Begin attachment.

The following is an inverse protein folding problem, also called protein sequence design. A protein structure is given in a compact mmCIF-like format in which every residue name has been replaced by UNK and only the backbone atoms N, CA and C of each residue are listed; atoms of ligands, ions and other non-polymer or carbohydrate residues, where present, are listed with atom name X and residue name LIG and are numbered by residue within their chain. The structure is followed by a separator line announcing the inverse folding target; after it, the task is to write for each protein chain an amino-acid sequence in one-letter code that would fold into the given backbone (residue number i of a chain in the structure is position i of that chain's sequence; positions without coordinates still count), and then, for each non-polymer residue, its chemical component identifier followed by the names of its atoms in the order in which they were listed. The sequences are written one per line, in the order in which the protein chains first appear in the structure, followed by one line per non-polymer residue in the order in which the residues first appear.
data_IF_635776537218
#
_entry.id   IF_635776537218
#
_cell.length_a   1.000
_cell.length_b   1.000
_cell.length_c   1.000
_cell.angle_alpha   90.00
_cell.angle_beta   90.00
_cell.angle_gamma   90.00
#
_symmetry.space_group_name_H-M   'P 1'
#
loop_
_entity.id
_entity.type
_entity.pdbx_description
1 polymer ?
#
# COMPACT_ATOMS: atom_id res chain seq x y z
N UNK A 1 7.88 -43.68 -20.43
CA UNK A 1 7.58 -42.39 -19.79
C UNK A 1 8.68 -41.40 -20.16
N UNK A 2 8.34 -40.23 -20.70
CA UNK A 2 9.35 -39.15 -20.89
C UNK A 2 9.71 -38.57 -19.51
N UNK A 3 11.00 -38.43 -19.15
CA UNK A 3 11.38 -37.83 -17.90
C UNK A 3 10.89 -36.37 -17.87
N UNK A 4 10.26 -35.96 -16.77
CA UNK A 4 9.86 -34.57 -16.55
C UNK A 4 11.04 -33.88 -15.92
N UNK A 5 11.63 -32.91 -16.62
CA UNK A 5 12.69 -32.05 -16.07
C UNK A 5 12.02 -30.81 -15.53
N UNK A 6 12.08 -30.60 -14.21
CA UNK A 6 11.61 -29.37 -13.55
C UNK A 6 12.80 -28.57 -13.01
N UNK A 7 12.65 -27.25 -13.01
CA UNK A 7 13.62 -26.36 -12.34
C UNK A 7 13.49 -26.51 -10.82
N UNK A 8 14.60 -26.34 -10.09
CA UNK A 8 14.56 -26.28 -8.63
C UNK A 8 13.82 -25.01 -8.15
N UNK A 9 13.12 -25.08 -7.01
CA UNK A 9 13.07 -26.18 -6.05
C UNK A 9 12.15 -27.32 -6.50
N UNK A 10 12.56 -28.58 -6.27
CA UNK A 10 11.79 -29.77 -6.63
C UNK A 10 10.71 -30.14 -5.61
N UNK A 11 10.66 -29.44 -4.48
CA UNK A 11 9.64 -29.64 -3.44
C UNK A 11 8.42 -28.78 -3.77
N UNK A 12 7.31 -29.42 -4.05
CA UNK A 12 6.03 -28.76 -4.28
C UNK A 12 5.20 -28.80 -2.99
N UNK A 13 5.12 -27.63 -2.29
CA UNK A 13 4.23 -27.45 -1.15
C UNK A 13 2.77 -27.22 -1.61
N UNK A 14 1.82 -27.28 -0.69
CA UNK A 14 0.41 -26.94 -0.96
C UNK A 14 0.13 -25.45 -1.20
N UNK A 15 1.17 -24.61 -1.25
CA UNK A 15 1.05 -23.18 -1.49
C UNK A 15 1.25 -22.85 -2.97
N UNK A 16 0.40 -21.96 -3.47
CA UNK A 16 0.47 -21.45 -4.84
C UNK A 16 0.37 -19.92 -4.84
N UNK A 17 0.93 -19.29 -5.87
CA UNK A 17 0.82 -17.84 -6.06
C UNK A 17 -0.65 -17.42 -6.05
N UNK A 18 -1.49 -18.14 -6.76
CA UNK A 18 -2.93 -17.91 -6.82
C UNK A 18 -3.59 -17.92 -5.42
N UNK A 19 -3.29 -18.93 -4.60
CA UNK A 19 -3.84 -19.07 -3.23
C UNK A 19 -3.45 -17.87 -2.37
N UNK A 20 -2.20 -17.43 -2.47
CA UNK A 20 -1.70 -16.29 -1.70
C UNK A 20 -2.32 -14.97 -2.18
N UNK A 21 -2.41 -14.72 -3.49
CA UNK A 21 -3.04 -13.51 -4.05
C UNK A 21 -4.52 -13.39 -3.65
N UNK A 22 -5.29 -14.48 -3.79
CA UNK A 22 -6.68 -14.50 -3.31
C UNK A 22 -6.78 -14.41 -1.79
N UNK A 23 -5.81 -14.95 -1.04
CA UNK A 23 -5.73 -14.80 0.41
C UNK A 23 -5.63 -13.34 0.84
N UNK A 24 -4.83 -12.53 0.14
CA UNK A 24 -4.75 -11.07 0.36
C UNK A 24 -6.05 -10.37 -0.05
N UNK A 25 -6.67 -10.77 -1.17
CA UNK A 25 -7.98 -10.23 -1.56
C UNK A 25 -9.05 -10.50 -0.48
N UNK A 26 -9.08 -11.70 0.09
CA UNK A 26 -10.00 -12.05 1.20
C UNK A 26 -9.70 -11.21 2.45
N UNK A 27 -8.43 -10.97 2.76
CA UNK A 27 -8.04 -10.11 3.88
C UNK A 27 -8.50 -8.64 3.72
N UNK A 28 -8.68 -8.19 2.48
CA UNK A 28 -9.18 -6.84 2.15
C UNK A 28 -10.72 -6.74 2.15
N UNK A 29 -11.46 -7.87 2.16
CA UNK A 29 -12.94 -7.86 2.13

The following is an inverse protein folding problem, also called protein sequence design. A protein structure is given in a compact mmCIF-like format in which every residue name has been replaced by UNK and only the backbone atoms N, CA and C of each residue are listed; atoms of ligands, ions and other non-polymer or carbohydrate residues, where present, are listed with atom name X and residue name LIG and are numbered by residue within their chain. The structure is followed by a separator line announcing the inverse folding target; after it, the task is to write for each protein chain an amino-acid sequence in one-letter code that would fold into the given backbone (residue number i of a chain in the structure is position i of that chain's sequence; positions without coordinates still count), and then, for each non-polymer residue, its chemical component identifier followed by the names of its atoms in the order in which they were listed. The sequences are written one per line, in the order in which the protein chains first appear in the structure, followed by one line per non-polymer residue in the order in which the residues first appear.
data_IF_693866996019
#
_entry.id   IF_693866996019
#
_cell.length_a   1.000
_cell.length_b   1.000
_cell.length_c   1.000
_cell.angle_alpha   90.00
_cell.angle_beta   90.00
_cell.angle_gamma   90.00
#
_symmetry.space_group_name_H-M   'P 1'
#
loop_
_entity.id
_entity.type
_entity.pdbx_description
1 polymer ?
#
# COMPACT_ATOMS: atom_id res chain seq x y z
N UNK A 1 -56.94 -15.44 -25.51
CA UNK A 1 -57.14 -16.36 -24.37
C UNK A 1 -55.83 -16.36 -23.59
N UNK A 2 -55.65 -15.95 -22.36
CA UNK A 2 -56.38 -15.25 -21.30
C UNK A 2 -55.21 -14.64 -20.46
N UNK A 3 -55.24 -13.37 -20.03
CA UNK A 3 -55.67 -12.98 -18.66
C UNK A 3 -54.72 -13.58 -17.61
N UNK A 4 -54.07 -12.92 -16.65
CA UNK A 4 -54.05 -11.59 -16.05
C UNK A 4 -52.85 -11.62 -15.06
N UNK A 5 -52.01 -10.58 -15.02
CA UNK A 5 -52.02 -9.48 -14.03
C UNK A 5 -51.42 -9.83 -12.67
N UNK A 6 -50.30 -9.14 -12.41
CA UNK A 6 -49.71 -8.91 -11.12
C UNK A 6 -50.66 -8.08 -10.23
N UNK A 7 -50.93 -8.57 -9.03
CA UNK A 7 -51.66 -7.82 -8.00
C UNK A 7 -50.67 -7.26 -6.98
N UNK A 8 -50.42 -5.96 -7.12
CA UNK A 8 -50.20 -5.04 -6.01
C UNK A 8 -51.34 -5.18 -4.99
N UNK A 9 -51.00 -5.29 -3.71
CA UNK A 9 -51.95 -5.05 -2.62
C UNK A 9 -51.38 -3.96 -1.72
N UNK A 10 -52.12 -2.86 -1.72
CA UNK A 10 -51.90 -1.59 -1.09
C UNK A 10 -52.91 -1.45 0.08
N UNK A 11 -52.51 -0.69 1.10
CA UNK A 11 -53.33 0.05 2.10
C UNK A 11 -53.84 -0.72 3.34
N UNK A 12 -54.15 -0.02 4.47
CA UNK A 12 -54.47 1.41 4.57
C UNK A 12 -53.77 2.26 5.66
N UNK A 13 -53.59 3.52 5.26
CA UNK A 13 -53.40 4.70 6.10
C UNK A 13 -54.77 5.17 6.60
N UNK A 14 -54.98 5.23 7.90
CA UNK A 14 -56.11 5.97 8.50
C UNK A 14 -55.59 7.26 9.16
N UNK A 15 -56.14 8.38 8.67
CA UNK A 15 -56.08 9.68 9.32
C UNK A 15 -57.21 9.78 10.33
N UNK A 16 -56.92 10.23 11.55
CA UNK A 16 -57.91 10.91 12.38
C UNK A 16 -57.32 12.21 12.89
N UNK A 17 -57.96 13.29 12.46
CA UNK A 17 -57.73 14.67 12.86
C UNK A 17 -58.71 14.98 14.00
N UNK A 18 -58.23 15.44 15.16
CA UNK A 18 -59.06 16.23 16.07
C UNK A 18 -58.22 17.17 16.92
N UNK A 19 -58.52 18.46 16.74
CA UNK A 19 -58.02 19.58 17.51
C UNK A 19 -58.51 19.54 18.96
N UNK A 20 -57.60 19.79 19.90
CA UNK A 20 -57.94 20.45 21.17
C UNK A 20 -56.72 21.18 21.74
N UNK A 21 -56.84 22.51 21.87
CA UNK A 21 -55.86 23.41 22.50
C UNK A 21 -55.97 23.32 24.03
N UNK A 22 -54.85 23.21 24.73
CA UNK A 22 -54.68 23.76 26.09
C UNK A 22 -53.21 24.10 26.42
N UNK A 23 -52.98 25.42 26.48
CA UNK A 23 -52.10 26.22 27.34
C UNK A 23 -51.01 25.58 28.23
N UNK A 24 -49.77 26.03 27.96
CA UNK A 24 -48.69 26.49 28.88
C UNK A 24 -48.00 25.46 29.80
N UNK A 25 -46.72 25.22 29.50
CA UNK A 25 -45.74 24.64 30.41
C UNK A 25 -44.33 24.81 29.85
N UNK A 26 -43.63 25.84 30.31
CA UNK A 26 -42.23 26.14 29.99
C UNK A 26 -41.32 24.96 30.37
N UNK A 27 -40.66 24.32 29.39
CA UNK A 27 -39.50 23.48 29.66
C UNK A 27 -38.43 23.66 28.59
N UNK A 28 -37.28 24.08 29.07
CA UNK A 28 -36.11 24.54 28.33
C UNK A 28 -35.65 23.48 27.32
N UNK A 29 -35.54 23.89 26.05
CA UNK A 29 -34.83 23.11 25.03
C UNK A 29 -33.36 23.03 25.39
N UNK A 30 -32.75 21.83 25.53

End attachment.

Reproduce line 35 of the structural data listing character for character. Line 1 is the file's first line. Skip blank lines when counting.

CA UNK A 5 12.69 -32.05 -16.07